OK, so I never went back to Lid #2. I stuck with Lid#3 knowing I would not finish it by today. But I have to do it right.
This is going to be an enclosed lid which I have never seen before. Which is why I’m am struggling here. It has a 4″ round slotted wood base which sits inside the basked rim. It also has a lashed rim around the base to sit on the basket rim. I admit it’s a little odd but it works. This is shown in the first picture.
The second picture shows the lid with the main structure finished. It will have a 3″ round slotted wood base attached at the top; in theory, because I have no idea how I’m going to do it.
Also, I made the lid the opposite colors of the basket. Stakes natural and weavers grey. I don’t like it! So I’ll be ripping out the weavers and redoing them in natural.
The last picture shows the lid on the basket which gives you the overall shape. I think it is pleasing. Although the top will be flat, I plan on putting something on top. It will need a handle.
If anyone has any comments ideas or opinions I would love to hear them.
People used to pick their beans in this form of basket. I especially like the wire handles that are made for this basket. Of course from the beginning of time humans used baskets to carry, store and cook in. Today, we still do that but they are also used as an art form or a basket craft. You have to agree that baskets are beautiful. Well, at least, I think so.
This basket is also a Bean Pot style. I changed the shaping and put an oak swing handle on it. This handle sands up silky smooth. It’s stained a dark chocolate brown but looking at it now maybe I should have stained he ear attachments also. I prefer to put the handle ears on the outside vs. the inside of the rim. They give an architectural highlight that does’nt appear when hiding them on the inside. The color combination tends toward a harvest look but I did’nt do it for that reason. I just like the colors.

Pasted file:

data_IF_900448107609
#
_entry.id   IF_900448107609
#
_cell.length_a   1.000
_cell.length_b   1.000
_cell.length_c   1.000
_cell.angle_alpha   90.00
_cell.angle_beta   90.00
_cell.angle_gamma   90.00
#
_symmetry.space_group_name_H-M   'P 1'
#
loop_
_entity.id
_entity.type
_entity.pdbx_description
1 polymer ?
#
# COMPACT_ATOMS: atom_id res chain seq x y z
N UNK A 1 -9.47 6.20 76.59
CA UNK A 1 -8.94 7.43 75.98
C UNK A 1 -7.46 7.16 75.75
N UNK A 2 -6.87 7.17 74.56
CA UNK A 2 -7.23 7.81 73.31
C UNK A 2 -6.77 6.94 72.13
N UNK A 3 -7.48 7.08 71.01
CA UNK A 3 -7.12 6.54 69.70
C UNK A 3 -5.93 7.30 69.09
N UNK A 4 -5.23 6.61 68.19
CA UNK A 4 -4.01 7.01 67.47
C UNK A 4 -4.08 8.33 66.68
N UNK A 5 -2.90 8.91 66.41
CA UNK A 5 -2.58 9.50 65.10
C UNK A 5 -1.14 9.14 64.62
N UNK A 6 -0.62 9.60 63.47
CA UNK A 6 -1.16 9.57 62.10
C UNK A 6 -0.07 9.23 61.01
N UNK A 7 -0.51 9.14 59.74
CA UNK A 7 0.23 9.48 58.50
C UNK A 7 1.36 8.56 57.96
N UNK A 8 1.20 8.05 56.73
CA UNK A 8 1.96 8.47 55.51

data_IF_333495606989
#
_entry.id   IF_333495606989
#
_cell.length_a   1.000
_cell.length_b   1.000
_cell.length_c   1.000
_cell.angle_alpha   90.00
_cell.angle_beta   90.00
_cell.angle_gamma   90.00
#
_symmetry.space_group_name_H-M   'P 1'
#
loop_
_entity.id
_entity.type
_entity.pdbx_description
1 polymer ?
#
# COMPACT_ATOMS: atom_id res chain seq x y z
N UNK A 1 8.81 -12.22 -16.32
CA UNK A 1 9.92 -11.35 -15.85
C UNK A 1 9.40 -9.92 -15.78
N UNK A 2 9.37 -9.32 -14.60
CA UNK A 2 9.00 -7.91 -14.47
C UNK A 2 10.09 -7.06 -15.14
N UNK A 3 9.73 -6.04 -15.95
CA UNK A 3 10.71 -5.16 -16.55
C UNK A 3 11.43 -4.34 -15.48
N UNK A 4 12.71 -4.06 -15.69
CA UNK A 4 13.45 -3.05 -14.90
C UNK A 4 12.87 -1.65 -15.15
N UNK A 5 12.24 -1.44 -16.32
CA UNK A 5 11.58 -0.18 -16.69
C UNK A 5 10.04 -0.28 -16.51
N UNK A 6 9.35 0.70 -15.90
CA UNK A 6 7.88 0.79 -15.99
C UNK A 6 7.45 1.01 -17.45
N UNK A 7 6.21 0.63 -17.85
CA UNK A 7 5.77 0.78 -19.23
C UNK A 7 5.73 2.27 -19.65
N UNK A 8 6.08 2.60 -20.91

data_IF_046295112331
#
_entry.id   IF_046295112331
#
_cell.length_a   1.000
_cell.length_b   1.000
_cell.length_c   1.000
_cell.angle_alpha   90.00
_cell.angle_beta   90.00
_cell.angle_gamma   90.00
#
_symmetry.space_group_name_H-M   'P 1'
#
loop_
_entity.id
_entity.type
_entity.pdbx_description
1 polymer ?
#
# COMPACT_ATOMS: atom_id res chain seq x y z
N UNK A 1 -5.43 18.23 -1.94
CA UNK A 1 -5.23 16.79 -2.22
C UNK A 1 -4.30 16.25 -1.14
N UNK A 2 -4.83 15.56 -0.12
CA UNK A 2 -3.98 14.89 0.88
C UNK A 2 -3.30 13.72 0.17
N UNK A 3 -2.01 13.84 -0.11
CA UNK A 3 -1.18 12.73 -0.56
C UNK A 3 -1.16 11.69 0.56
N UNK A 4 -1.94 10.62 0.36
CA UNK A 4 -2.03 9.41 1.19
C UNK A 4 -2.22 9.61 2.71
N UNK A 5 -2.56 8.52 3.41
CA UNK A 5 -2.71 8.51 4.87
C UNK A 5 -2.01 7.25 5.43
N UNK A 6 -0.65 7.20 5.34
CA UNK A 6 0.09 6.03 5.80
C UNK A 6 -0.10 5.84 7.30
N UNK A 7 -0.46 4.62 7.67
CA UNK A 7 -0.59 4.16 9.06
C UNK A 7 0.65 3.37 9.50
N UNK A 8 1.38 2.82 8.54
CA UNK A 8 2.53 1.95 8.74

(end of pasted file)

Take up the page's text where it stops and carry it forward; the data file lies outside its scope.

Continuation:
Well I’m having real problems with this lid. I was on my 3rd lid today but when I left my weekly basket club, it was less done then when I brought it in 3 hours earlier!
In the end, I think that this 3rd lid will really work. I just cannot finish by Saturday.
I have gone back to the 2nd lid! Ha! Maybe, with some changes, I can have it finished by the end of the day tomorrow. If not, oh well, no lid for Saturday’s show and tell.
I’ll get back to you tomorrow.
I need to make a lid for a basket by next Saturday. My monthly date with the Tennessee Tri-State Basketry Guild has a “Show and Tell” about lids. Since I’ve never made one, it’s going to be tricky. I’m going to make one for the Large Cathead Basket I just finished. Been working on one (shown here) but it just looks like an upside down basket or a bell sitting atop. Definitely not a lid! And messy looking to boot! No, this one’s a wash. Have another idea. Will keep you posted.
I have finished the basket I was working on. It came out a little smaller than I thought but is still quite large at 12″x13″x13″ and I am very happy with it. The others I have made do not have very prominent feet (or ears).
I used a pattern from a book of Billie Ruth Suddith’s. She is one of North Carolina‘s best known weavers. She designed the original Carolina Snowflake but is also known for her cathead baskets.
A member of the Toe River Arts Council, Mrs. Suddith was one of about 40 artists who opened their studios to the general public 2 weeks ago. Getting to meet her was an honor.
Mrs. Suddith’s instructions for the cathead base are the clearest and most comprehensive I’ve come across and I was able to make very deep feet (or ears) which I have been wanting to do. Also is she uses a much smaller reed than I’ve seen in other patterns.
The “Cat Head” basket has four pointed ‘feet’ on which it sits. When held upside down, the feet give the impression of ears, and so, the “Cat Head”.
This basket was first created by the Shakers who used molds. Now we can create them without molds in many shapes and any size. The baskets shown are about 10x10x6. I am working on one that will be about 15x15x20. Quite large! I’ll let you know how it goes.
- Bringing Basketry to Life With Joy and Ease (therickiereport.com)